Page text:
Asymmetric Introspection and Extrospection
Posted by The Situationist Staff on November 5, 2009
Situationist Contributor Emily Pronin recently wrote a very helpful primer on her work on the difference between “How We See Ourselves and How We See Others,” which she published in Science. Here’s the abstract.
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People see themselves differently from how they see others. They are immersed in their own sensations, emotions, and cognitions at the same time that their experience of others is dominated by what can be observed externally. This basic asymmetry has broad consequences. It leads people to judge themselves and their own behavior differently from how they judge others and those others behavior. Often, those differences produce disagreement and conflict. Understanding the psychological basis of those differences may help mitigate some of their negative effects.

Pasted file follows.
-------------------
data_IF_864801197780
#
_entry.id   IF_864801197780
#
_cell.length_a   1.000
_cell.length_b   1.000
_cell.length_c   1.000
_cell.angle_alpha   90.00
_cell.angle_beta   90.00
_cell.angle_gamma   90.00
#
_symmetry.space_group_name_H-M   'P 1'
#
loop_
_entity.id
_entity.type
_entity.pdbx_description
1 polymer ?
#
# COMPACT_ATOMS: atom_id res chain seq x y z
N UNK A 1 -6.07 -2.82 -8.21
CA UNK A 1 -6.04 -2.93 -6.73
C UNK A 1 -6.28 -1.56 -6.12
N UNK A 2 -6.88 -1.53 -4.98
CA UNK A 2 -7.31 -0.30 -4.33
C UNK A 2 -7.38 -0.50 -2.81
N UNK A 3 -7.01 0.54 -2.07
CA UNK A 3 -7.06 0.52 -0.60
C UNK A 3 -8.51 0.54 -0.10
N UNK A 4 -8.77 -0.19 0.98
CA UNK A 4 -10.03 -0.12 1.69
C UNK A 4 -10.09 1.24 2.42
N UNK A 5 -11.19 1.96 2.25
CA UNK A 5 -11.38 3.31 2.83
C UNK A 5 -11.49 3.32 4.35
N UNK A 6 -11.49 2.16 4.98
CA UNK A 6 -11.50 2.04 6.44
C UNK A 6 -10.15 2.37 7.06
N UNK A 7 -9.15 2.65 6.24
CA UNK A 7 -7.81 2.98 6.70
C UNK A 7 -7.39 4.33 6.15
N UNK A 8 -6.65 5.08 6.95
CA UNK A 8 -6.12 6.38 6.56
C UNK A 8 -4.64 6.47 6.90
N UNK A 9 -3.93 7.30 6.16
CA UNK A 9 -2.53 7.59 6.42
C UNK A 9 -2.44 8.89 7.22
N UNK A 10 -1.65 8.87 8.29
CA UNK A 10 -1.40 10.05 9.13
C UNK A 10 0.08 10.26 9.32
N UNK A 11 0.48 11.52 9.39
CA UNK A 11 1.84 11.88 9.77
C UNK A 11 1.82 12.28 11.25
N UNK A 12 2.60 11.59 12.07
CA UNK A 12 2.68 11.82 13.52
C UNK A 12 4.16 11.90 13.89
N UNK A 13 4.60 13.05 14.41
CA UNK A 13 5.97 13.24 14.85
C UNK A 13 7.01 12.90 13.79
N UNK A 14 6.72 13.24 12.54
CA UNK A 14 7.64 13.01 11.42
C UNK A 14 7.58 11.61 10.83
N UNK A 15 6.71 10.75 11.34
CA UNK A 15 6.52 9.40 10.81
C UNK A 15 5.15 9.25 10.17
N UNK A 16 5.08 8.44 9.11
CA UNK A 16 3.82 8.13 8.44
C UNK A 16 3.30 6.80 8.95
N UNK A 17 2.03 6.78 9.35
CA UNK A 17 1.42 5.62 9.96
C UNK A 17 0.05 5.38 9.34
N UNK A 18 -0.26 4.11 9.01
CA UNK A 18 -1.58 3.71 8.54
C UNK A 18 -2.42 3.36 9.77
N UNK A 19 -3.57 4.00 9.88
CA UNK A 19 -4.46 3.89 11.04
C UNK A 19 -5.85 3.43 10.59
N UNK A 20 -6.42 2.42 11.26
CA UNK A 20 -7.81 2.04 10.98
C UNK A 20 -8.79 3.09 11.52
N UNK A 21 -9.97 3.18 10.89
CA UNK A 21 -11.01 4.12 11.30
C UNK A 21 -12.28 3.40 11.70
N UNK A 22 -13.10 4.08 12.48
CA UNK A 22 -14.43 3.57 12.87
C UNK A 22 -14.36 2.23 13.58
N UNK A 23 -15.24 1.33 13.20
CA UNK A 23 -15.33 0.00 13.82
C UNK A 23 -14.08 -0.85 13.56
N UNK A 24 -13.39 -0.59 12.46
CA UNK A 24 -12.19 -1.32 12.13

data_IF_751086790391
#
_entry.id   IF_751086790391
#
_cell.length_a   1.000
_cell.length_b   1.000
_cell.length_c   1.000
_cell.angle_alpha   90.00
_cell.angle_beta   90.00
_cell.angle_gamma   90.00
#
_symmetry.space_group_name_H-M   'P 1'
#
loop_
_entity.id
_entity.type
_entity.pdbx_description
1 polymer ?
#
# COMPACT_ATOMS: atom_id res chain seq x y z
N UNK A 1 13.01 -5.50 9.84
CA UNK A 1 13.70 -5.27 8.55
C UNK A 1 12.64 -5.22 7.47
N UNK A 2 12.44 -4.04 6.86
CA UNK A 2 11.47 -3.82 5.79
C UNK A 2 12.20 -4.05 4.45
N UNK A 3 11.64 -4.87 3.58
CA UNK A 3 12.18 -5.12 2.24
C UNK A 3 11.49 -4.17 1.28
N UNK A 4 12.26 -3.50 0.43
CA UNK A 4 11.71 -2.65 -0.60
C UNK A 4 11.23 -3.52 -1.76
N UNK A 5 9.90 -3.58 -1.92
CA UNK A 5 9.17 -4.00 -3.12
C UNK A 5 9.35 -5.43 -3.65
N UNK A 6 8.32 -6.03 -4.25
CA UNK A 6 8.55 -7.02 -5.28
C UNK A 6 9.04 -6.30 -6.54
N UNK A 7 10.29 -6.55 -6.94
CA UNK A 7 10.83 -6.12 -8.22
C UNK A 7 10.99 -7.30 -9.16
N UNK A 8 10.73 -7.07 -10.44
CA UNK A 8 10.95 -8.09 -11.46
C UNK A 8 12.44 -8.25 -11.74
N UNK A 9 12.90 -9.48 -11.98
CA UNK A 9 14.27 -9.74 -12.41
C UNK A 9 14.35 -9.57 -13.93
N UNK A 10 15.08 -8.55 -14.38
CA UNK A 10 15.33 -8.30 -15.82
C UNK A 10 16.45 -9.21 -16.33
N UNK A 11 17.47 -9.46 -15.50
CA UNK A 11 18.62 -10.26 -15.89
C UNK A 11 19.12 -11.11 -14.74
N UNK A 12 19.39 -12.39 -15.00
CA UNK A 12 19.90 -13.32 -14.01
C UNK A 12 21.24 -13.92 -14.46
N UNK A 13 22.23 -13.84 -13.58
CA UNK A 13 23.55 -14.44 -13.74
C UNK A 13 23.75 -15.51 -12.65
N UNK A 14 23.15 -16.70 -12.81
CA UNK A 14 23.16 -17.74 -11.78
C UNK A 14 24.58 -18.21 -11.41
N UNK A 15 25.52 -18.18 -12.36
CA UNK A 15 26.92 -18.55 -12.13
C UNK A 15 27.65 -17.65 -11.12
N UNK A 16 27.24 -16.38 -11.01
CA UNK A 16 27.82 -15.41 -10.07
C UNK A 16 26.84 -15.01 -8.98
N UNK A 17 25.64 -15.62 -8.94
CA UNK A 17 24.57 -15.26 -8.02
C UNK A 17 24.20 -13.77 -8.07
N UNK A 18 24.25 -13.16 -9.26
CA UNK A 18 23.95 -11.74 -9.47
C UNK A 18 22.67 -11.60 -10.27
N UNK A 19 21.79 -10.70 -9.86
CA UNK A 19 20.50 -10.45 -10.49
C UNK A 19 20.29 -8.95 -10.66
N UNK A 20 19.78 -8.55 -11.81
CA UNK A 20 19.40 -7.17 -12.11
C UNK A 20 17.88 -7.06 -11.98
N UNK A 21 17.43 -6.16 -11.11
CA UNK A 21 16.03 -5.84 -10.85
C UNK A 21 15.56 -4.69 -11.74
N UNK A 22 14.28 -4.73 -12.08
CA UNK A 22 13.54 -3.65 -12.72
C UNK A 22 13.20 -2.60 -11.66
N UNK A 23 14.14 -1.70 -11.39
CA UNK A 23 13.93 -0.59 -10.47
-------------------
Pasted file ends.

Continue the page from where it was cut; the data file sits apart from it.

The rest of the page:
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In case you’re not already familiar with Pronin’s work, we recommend it highly. You can download the above article (as well as a many of her other publications) on her website (here).
This entry was posted on November 5, 2009 at 12:07 am and is filed under Abstracts, Conflict, Illusions, Life, Naive Cynicism, Situationist Contributors, Social Psychology. Tagged: Emily Pronin. You can follow any responses to this entry through the RSS 2.0 feed. You can leave a response, or trackback from your own site.